With that in mind, let’s meet the young Diana Spencer!

Is this Tinder: Royals? (Source: Netflix)

Prince Charles is waiting to go out on a date with Diana’s sister Sarah when he spies the soft-spoken Diana attempting to quietly run to the next room. Playing the beloved “people’s princess” would be daunting for any actress, but Emma Corrin makes it look easy. It’s hard not to feel as intrigued as Charles by Diana as she talks about her love for “A Midsummer Night’s Dream.”

Their meet-cute moment is certainly marred by tragic historical hindsight. However, I still want to see more of Diana.

The show appears to skip ahead in time a bit (although how long is unclear.) Again the show intertwines scenes of relative normalcy with a dark foreboding. Prince Charles is fishing with buddies in Iceland when he gets a call from his surrogate father, Lord Mountbatten (an always superb Charles Dance, seriously the casting in this show is fantastic.) In a world where cell phones don’t exist and you can’t send a “I’m sorry I was being a snotty defensive brat earlier,” apology text, Charles goes off at Mountbatten for being critical of his relationship with Camilla. Charles tells Mountbatten that he’s a huge hypocrite because he’s in a somewhat similar situation relationship wise.

Mountbatten writes Charles a letter, and departs for a boating trip from his castle in County Sligo in Ireland.

Source: Netflix

I think it would be difficult not to sense the foreboding feeling in the following scenes even if one watched this episode unaware of what happened too Mountbatten. Charles continues to fish. Elizabeth, Princess Anne, and Phillip hunt. Mountbatten catches a lobster.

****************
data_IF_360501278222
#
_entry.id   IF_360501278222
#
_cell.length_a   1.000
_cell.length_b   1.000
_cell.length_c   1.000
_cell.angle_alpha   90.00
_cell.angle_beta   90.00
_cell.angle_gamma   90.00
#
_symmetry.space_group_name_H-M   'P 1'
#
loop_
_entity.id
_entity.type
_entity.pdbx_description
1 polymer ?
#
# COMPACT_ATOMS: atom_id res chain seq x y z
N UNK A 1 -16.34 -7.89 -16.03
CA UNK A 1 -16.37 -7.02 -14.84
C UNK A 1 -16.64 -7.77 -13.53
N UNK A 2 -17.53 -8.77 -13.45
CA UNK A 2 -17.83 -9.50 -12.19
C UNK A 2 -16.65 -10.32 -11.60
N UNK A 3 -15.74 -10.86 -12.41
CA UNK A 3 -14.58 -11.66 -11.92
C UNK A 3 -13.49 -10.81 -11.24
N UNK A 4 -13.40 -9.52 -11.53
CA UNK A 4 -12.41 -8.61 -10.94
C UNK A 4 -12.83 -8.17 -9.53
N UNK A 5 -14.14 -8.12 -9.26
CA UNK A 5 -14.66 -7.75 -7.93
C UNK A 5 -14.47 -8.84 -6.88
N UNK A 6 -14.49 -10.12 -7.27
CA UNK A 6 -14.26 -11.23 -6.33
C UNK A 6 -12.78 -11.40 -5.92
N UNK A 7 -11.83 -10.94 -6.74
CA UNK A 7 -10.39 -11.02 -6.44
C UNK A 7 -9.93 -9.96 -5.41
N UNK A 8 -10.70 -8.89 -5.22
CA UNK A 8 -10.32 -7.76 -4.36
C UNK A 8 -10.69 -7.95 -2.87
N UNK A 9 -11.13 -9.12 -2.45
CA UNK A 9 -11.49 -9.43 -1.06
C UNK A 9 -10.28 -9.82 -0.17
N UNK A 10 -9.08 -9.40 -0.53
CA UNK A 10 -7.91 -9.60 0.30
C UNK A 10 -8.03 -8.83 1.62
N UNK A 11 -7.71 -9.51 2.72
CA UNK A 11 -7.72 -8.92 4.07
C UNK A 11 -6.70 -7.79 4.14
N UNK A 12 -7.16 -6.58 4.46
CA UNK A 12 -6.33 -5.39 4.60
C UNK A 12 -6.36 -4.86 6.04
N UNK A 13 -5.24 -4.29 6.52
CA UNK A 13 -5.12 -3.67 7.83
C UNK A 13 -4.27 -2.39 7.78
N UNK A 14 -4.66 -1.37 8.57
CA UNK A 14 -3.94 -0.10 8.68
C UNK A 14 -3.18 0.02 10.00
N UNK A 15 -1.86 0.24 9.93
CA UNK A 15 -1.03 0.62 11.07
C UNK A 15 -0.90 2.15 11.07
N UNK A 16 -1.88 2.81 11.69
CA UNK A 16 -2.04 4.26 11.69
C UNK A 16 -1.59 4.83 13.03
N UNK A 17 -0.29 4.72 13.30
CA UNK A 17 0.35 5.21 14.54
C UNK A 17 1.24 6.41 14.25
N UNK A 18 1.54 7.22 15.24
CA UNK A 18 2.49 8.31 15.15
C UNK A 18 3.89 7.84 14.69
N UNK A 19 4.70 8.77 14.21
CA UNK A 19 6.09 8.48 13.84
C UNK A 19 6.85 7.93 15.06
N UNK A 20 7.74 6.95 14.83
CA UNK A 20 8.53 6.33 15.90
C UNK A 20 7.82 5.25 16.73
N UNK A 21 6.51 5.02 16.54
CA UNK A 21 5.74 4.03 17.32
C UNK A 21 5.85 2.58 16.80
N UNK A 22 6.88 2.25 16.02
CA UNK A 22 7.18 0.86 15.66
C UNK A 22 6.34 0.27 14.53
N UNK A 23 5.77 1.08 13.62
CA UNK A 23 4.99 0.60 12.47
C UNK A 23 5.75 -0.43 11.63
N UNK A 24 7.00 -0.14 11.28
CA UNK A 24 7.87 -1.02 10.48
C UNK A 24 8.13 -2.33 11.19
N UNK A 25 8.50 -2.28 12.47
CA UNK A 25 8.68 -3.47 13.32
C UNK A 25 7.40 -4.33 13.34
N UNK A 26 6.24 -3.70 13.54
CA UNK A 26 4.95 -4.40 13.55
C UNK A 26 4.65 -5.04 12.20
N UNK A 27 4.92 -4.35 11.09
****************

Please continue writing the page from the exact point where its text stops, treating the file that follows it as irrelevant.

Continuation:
It’s all so normal until it’s not. Mountbatten’s boat explodes, killing him and several others on board. (Miraculously a few people did survive the blast?)

Elizabeth spots a caravan heading in her direction, and knows something’s up. Mountbatten has been assassinated by the IRA. When Charles is informed he screams.

Mountbatten’s letter isn’t filled with emotional platitudes, but is rather a stern warning. Charles should marry a woman without a past, someone malleable and kind that people will like. Someone that, won’t break the rules.

The prince runs into Diana again and the wheels of history start to turn.

Mountbatten’s funeral is somber as the voice of the IRA member claims responsibility for Mountbatten’s death, and asks who will mourn the Irish killed in Bloody Sunday. Margaret Thatcher vows to Elizabeth that she’ll crack down on crime. It’s quite the season opener for sure, and makes me intrigued and slightly terrified as to what’s to come. What did you think of the first episode? Stay tuned for the episode two recap.

Katherine Stinson is an award-winning journalist and Staff Reporter at Grit Daily News, where she covers Texas and Southern states' startup and entrepreneurship news. Based in San Antonio, Texas, she also contributes to ScreenRant, Outlander TV News, and San Antonio Magazine.